The gap between news media and youngsters from a migration background

Youngsters from a migration background find that they are rarely represented in the news. That was the conclusion drawn from the dialogue project rePresent (2016), in which 208 youngsters entered into conversation with 12 journalists. Together they created 8 recommendations for news editors in order to bridge the gap between youngsters and news media

Who creates the news in Flanders?

The market for news media in Flanders is very small. That makes it hard for small brands to find enough subscribers and income from advertisers. Because of this, the Flemish newsscape is very concentrated: most news media are in the hands of a few large media corporations. Nonetheless, our region is blessed with a strong and high-quality news offering, also thanks to the important role of the public broadcaster.

News: more than just facts

The news contains more than just facts. It also involves images, numbers and advertisement. On top of that there is fake news, propaganda and conspiracy theories, all of which are closely related to news. This means that you can look at news from various angles, and we have created separate dossiers about each of those angles.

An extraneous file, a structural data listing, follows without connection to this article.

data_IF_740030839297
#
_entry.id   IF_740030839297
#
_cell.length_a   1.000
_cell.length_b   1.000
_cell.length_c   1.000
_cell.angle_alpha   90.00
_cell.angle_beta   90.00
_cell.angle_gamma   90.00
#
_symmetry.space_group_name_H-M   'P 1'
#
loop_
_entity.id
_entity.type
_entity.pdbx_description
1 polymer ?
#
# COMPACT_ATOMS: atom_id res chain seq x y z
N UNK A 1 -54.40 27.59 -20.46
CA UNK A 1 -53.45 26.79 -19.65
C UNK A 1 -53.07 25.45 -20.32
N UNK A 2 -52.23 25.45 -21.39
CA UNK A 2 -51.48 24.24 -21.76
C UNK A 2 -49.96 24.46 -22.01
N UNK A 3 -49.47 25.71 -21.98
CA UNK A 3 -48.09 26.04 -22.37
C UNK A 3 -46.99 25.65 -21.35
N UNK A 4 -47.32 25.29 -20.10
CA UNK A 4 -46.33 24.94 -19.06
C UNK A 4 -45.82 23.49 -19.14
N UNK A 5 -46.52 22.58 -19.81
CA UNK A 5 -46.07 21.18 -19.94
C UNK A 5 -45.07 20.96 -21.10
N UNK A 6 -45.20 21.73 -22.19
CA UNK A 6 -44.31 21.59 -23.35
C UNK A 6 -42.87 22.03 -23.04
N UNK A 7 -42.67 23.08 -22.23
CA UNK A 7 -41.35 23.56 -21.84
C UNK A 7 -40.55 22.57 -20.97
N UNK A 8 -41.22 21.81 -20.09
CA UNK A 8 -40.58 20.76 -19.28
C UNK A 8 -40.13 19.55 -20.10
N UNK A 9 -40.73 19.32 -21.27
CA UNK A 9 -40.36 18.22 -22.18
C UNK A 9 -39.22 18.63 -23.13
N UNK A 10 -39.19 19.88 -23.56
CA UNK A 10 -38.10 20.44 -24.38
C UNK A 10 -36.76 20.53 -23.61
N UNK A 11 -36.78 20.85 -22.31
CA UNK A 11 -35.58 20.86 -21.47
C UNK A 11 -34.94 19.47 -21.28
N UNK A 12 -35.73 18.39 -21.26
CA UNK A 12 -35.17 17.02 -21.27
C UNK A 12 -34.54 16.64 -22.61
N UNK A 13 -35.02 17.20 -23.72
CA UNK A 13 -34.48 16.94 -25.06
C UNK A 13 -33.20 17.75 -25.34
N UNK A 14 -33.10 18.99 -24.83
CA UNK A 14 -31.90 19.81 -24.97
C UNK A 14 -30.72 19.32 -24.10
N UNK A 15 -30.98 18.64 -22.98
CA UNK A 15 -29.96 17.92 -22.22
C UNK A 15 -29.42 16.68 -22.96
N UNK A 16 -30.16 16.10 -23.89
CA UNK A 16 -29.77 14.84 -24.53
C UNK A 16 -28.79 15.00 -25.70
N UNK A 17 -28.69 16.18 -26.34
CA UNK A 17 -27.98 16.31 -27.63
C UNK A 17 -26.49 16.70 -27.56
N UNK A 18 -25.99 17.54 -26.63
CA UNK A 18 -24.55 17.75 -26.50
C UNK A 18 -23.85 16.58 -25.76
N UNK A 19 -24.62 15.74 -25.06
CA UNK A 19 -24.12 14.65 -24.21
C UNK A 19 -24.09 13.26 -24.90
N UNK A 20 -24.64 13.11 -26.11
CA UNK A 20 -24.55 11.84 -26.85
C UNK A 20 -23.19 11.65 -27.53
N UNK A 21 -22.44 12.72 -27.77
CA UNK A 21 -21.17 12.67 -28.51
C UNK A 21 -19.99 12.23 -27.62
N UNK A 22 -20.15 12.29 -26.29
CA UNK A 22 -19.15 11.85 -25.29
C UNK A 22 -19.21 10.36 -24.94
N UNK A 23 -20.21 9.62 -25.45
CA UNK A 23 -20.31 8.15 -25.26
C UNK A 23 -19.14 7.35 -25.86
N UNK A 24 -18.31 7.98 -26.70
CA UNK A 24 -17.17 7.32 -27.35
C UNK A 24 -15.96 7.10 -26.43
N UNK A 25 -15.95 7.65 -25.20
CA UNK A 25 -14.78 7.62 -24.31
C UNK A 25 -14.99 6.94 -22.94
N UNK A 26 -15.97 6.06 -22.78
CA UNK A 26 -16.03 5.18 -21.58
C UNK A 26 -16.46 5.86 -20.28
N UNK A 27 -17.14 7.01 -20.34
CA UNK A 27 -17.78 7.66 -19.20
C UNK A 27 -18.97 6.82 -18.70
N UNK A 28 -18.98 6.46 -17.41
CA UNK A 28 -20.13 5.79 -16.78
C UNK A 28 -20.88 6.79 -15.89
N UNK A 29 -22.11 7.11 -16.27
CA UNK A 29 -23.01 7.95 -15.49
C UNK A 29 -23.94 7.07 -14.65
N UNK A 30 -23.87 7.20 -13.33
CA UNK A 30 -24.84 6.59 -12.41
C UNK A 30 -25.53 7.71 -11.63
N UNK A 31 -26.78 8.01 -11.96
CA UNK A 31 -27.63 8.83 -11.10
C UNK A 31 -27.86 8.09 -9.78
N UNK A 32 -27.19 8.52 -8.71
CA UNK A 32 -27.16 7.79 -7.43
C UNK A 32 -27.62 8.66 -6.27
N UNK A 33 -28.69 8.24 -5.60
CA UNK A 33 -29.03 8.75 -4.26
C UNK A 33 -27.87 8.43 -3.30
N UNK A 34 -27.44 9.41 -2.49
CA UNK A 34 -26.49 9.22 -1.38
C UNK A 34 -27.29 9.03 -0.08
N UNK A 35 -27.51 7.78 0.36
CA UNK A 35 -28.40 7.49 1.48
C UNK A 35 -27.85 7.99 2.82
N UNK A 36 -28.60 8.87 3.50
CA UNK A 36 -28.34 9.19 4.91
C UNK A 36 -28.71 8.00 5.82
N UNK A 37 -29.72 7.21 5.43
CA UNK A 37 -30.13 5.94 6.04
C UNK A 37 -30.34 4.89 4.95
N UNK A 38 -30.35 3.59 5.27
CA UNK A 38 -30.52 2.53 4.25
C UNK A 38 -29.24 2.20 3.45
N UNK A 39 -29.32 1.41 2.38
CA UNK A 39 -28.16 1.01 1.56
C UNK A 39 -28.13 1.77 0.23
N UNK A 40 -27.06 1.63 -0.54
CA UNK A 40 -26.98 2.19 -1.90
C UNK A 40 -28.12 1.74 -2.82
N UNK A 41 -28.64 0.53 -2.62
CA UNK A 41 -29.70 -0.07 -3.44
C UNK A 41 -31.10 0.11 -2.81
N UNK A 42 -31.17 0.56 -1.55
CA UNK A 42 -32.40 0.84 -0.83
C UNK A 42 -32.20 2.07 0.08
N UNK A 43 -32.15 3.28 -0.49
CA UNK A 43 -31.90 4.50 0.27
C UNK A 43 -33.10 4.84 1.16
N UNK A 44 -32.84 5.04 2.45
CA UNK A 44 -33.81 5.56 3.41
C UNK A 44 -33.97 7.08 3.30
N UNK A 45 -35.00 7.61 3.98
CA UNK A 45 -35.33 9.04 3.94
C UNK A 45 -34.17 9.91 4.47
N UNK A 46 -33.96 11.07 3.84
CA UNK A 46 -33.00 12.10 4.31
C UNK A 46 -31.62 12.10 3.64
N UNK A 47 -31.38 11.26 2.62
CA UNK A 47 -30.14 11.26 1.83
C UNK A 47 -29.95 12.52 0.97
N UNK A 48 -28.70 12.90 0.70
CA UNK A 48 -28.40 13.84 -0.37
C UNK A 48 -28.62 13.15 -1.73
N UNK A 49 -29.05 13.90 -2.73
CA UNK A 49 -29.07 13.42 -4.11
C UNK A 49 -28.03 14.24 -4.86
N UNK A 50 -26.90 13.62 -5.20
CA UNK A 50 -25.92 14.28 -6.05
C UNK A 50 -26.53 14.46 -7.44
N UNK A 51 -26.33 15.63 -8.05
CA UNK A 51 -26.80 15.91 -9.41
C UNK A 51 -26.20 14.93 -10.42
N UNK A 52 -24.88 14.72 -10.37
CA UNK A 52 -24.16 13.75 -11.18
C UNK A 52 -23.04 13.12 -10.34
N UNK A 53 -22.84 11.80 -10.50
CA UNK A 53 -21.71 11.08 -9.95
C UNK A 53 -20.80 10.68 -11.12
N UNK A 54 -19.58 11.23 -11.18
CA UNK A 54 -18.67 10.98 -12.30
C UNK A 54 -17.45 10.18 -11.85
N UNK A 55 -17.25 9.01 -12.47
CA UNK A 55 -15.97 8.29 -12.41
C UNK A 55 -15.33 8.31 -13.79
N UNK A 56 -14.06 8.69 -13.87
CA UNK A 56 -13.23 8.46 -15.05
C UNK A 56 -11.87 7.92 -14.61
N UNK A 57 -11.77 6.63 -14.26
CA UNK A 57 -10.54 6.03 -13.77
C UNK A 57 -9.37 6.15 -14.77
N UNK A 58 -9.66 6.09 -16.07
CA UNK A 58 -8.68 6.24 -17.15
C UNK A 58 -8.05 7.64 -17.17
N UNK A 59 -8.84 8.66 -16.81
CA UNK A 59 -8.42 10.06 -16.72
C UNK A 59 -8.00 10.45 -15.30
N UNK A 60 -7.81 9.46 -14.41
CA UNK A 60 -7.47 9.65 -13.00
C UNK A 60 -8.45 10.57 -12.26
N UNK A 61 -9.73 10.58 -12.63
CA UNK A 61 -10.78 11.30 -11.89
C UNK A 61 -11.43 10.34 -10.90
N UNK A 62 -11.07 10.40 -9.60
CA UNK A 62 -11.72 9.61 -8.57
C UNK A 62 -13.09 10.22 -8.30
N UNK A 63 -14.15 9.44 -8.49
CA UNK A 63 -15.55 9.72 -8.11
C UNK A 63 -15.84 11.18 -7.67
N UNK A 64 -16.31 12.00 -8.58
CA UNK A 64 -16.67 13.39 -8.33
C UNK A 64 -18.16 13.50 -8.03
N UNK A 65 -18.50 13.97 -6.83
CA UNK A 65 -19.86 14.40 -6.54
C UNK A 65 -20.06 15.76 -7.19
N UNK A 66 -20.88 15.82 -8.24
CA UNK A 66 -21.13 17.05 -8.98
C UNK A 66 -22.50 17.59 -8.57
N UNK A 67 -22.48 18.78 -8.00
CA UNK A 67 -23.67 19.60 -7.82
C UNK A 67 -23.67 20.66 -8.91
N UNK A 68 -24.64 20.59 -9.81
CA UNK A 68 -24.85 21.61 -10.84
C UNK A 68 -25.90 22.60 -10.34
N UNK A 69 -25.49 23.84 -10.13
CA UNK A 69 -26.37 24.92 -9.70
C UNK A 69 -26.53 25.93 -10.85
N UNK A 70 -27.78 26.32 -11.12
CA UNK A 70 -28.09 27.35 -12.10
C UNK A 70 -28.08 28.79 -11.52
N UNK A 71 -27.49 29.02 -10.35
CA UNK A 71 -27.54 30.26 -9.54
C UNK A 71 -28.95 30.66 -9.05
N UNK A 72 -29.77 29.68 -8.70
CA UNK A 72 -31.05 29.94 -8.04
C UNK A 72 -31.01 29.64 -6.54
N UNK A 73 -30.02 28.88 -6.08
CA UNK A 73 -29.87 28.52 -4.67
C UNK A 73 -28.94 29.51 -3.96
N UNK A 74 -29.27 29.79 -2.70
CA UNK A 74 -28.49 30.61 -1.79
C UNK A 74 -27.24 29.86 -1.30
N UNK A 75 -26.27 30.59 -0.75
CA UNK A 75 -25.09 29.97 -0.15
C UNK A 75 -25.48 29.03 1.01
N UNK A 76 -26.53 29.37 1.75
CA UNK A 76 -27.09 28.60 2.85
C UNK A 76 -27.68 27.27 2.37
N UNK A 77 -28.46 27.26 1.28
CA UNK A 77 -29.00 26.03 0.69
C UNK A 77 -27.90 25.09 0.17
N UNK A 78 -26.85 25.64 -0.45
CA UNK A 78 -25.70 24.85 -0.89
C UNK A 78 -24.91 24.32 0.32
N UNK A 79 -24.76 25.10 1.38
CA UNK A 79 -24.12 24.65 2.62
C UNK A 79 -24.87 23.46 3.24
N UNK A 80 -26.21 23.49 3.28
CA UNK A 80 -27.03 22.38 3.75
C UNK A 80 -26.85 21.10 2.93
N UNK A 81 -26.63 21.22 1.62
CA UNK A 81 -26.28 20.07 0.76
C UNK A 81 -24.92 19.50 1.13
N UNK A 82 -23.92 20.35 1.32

The facts on fake news


Through social media, we are increasingly confronted with fake news. Discover what fake news is and how to know if you’re dealing with fake news.

The world of conspiracy theories


Conspiracy theories are a type of fake news. Conspiracy theorists try to explain events by attributing them to a conspiracy.

Propaganda: the art of persuasion


Propaganda is information that is meant to convince you of something. You can find propaganda in advertising, films, and yes, also in the news.

Learn more

  • News in the Classroom

How do you provide education about news? Find tips, didactic materials and more.

  • StampMedia

StampMedia is an organisation that bridges the gap between youngsters and news.

  • Djapo

Djapo supports teachers with didactic materials and webinars around various themes, including current affairs.


Via WATWAT youngsters can find trustworthy answers to all sorts of questions about news.

  • Kruit

Kruit organises online and offline events about various themes related to world citizenship education.